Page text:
“I live a normal, productive life,” Mr. Reynolds said, “and I’m determined to make this work.”
It took five operations to implant a catheter on his left side because of scarring from previous abdominal surgeries. He has had to replace three malfunctioning dialysis machines and learn how to sleep on his right side, so the tube connected to his catheter isn’t compressed.
In the morning, his wife, Norma, cleans around his catheter, applies a gauze bandage and tapes an 18-inch extender attached to the catheter to his chest. He could do this, Mr. Reynolds said, but “I wanted her to have some part in all this.”
Training is demanding
In December 2003, when Letisha Wadsworth started home hemodialysis in Brooklyn, N.Y., she was working at a social service agency and wanted to keep her job. Doing dialysis in the evening made that possible.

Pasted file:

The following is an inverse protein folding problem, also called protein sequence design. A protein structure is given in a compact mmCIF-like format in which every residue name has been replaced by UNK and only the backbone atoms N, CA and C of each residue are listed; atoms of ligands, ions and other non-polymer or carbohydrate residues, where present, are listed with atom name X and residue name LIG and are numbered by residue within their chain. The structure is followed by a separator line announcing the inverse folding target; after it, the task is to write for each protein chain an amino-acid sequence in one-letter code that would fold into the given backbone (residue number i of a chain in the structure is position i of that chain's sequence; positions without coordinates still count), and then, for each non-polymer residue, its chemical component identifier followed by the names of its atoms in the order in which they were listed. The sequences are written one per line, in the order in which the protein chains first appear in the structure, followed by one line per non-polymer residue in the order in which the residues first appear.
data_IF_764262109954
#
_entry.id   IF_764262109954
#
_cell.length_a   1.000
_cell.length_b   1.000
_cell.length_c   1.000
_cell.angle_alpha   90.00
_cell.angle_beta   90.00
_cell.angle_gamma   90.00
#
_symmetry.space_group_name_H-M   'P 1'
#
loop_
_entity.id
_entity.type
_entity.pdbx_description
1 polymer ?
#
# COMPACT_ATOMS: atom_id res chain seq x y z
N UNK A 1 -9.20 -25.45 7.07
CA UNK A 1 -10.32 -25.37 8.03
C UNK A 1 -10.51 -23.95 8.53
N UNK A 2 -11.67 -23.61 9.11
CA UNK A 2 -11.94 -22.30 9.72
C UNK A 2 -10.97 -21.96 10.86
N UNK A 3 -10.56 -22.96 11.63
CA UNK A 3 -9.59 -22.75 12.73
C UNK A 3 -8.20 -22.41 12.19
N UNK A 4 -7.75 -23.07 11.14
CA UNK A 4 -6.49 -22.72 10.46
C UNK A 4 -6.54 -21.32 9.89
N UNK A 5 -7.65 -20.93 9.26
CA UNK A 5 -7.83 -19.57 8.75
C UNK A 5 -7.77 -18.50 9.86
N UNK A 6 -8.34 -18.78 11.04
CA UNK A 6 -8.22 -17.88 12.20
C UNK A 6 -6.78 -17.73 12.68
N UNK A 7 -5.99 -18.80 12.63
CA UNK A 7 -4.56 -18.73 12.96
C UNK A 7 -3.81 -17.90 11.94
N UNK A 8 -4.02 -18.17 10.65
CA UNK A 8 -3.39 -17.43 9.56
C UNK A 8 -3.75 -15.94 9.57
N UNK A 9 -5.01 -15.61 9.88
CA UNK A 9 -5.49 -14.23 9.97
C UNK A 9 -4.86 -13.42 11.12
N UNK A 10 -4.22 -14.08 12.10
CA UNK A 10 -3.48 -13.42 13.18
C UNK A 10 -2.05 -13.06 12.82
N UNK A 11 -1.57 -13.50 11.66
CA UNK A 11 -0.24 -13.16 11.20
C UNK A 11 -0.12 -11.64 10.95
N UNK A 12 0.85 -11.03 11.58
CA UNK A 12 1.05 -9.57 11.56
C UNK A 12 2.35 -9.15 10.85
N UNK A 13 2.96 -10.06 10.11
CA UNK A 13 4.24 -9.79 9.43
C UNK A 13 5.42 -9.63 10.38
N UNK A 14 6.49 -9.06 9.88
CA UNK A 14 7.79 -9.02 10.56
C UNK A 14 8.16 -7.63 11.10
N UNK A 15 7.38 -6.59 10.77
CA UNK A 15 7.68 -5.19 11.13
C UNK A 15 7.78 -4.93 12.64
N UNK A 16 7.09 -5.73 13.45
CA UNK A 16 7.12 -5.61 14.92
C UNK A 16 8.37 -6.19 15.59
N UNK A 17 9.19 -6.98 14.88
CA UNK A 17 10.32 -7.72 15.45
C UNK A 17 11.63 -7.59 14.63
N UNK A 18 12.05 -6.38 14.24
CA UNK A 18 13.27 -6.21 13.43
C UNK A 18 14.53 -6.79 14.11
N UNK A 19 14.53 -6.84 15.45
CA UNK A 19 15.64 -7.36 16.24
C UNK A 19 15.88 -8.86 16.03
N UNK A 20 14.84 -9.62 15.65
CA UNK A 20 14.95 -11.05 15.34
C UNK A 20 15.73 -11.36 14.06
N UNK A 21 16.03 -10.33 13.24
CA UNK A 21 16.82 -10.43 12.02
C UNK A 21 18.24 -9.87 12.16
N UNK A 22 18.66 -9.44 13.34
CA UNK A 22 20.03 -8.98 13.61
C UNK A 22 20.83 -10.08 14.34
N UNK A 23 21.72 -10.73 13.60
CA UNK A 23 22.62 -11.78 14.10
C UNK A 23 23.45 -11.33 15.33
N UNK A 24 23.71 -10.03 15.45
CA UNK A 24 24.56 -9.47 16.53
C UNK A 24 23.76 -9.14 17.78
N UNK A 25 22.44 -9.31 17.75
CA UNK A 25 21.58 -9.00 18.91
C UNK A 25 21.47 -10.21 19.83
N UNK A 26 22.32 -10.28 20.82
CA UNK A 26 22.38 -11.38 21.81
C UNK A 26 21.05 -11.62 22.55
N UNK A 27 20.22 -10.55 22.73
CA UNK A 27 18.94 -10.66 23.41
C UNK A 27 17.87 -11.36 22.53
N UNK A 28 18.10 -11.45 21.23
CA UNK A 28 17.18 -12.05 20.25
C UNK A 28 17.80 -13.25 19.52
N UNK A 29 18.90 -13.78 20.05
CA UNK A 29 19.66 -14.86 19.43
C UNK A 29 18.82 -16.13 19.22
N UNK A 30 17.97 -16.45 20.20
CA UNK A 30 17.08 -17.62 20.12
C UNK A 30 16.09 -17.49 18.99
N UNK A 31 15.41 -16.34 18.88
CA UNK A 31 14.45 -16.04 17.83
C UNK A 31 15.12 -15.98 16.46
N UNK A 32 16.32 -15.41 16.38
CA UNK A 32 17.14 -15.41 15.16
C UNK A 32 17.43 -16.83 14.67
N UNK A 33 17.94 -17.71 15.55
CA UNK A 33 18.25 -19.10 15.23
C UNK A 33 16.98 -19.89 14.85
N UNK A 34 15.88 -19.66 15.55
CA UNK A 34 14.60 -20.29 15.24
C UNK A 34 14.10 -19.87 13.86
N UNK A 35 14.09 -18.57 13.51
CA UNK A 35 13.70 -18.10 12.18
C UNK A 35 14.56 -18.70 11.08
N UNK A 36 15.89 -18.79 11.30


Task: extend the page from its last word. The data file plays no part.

This therapy requires one to two months of education and training for the patient and, usually, a care partner. With each treatment, two needles are stuck in an access point, usually in a vein in a patient’s arm. Through lines connected to the needles, blood is pumped out of the patient and through a machine, where it’s cleansed and waste products are removed, before being pumped back into the body.
The training was “rigorous” and “pretty scary for both of us,” said Mrs. Wadsworth, now 70, whose husband, Damon, accompanied her. “We learned a lot, but we still didn’t know about issues that could arise.”
For instance, Mrs. Wadsworth had to learn what to do if air got into one of the lines and when to adjust the rate at which her blood was pumped and flowed through the machine.